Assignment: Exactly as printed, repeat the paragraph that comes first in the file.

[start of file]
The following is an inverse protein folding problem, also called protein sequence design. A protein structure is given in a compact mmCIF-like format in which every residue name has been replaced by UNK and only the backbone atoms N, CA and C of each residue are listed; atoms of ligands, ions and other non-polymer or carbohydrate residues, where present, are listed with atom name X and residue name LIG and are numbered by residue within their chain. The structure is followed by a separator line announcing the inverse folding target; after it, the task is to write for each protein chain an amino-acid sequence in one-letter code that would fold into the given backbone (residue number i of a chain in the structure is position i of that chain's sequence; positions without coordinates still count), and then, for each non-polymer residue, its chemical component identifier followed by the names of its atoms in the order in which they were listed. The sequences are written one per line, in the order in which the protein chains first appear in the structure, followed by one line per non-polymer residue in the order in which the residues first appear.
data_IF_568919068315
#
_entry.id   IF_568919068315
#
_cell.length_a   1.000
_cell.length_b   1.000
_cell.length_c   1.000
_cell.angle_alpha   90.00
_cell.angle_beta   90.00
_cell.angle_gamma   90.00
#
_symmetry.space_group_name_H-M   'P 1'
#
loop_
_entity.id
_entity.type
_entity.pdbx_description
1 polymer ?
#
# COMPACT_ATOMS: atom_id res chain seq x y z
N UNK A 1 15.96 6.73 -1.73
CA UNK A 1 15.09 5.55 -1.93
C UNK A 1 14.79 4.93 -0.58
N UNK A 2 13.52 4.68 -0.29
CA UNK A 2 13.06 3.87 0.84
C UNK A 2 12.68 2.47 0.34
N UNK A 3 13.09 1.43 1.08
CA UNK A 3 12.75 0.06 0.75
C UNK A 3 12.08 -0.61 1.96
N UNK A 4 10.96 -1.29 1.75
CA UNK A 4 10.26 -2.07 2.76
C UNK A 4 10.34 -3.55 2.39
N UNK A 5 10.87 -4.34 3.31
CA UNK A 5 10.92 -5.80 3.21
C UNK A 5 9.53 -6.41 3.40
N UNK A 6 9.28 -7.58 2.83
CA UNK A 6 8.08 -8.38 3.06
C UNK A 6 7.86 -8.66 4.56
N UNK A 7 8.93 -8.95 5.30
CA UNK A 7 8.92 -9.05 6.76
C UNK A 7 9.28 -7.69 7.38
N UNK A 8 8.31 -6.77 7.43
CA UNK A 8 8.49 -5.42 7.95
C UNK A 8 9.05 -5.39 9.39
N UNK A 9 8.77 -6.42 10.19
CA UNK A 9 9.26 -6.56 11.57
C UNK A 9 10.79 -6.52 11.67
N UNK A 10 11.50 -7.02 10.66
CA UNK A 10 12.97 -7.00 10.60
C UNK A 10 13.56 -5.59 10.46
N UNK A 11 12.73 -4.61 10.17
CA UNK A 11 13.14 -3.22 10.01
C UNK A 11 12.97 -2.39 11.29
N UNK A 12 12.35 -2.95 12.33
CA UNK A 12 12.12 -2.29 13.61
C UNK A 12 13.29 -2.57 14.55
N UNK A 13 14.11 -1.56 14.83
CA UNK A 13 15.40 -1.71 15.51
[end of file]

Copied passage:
The following is an inverse protein folding problem, also called protein sequence design. A protein structure is given in a compact mmCIF-like format in which every residue name has been replaced by UNK and only the backbone atoms N, CA and C of each residue are listed; atoms of ligands, ions and other non-polymer or carbohydrate residues, where present, are listed with atom name X and residue name LIG and are numbered by residue within their chain. The structure is followed by a separator line announcing the inverse folding target; after it, the task is to write for each protein chain an amino-acid sequence in one-letter code that would fold into the given backbone (residue number i of a chain in the structure is position i of that chain's sequence; positions without coordinates still count), and then, for each non-polymer residue, its chemical component identifier followed by the names of its atoms in the order in which they were listed. The sequences are written one per line, in the order in which the protein chains first appear in the structure, followed by one line per non-polymer residue in the order in which the residues first appear.